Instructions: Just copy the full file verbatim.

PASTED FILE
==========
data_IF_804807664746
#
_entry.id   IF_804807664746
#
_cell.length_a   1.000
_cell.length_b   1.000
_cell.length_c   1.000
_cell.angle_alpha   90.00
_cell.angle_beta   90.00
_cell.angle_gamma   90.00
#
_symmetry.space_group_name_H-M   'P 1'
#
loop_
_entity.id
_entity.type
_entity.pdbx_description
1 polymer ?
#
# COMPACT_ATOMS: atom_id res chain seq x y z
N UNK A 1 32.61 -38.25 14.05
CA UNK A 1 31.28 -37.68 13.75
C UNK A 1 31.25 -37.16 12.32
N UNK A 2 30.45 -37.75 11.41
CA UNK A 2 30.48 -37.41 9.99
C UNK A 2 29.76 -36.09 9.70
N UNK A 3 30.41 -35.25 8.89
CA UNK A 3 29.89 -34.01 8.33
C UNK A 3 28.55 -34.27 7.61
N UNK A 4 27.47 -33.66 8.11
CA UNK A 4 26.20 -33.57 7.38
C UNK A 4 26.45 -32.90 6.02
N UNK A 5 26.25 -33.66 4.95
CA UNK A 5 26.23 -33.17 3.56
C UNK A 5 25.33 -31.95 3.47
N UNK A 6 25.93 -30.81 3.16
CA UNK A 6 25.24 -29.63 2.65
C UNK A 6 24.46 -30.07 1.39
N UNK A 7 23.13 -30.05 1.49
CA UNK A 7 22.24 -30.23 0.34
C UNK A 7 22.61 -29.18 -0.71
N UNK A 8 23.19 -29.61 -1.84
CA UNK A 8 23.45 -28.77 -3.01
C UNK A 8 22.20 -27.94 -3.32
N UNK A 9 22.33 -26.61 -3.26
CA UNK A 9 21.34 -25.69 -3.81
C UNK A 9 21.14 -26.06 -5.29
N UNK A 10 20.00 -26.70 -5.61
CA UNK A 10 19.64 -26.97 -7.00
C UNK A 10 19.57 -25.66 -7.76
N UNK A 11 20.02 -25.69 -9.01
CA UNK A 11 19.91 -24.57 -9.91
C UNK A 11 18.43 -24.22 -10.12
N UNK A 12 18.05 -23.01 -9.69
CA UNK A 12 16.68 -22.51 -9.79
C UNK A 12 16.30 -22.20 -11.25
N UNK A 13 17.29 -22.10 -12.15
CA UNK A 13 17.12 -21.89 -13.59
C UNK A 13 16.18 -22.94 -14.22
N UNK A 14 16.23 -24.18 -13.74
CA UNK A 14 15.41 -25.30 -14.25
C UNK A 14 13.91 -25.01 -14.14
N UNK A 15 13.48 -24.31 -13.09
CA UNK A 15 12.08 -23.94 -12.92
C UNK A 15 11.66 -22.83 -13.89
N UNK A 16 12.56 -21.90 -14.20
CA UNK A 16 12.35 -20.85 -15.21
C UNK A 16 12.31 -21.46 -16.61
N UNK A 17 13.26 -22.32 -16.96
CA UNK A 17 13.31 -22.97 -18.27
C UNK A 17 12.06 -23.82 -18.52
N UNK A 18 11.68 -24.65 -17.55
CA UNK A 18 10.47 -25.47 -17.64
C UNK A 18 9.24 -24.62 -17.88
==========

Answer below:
data_IF_804807664746
#
_entry.id   IF_804807664746
#
_cell.length_a   1.000
_cell.length_b   1.000
_cell.length_c   1.000
_cell.angle_alpha   90.00
_cell.angle_beta   90.00
_cell.angle_gamma   90.00
#
_symmetry.space_group_name_H-M   'P 1'
#
loop_
_entity.id
_entity.type
_entity.pdbx_description
1 polymer ?
#
# COMPACT_ATOMS: atom_id res chain seq x y z
N UNK A 1 32.61 -38.25 14.05
CA UNK A 1 31.28 -37.68 13.75
C UNK A 1 31.25 -37.16 12.32
N UNK A 2 30.45 -37.75 11.41
CA UNK A 2 30.48 -37.41 9.99
C UNK A 2 29.76 -36.09 9.70
N UNK A 3 30.41 -35.25 8.89
CA UNK A 3 29.89 -34.01 8.33
C UNK A 3 28.55 -34.27 7.61
N UNK A 4 27.47 -33.66 8.11
CA UNK A 4 26.20 -33.57 7.38
C UNK A 4 26.45 -32.90 6.02
N UNK A 5 26.25 -33.66 4.95
CA UNK A 5 26.23 -33.17 3.56
C UNK A 5 25.33 -31.95 3.47
N UNK A 6 25.93 -30.81 3.16
CA UNK A 6 25.24 -29.63 2.65
C UNK A 6 24.46 -30.07 1.39
N UNK A 7 23.13 -30.05 1.49
CA UNK A 7 22.24 -30.23 0.34
C UNK A 7 22.61 -29.18 -0.71
N UNK A 8 23.19 -29.61 -1.84
CA UNK A 8 23.45 -28.77 -3.01
C UNK A 8 22.20 -27.94 -3.32
N UNK A 9 22.33 -26.61 -3.26
CA UNK A 9 21.34 -25.69 -3.81
C UNK A 9 21.14 -26.06 -5.29
N UNK A 10 20.00 -26.70 -5.61
CA UNK A 10 19.64 -26.97 -7.00
C UNK A 10 19.57 -25.66 -7.76
N UNK A 11 20.02 -25.69 -9.01
CA UNK A 11 19.91 -24.57 -9.91
C UNK A 11 18.43 -24.22 -10.12
N UNK A 12 18.05 -23.01 -9.69
CA UNK A 12 16.68 -22.51 -9.79
C UNK A 12 16.30 -22.20 -11.25
N UNK A 13 17.29 -22.10 -12.15
CA UNK A 13 17.12 -21.89 -13.59
C UNK A 13 16.18 -22.94 -14.22
N UNK A 14 16.23 -24.18 -13.74
CA UNK A 14 15.41 -25.30 -14.25
C UNK A 14 13.91 -25.01 -14.14
N UNK A 15 13.48 -24.31 -13.09
CA UNK A 15 12.08 -23.94 -12.92
C UNK A 15 11.66 -22.83 -13.89
N UNK A 16 12.56 -21.90 -14.20
CA UNK A 16 12.35 -20.85 -15.21
C UNK A 16 12.31 -21.46 -16.61
N UNK A 17 13.26 -22.32 -16.96
CA UNK A 17 13.31 -22.97 -18.27
C UNK A 17 12.06 -23.82 -18.52
N UNK A 18 11.68 -24.65 -17.55
CA UNK A 18 10.47 -25.47 -17.64
C UNK A 18 9.24 -24.62 -17.88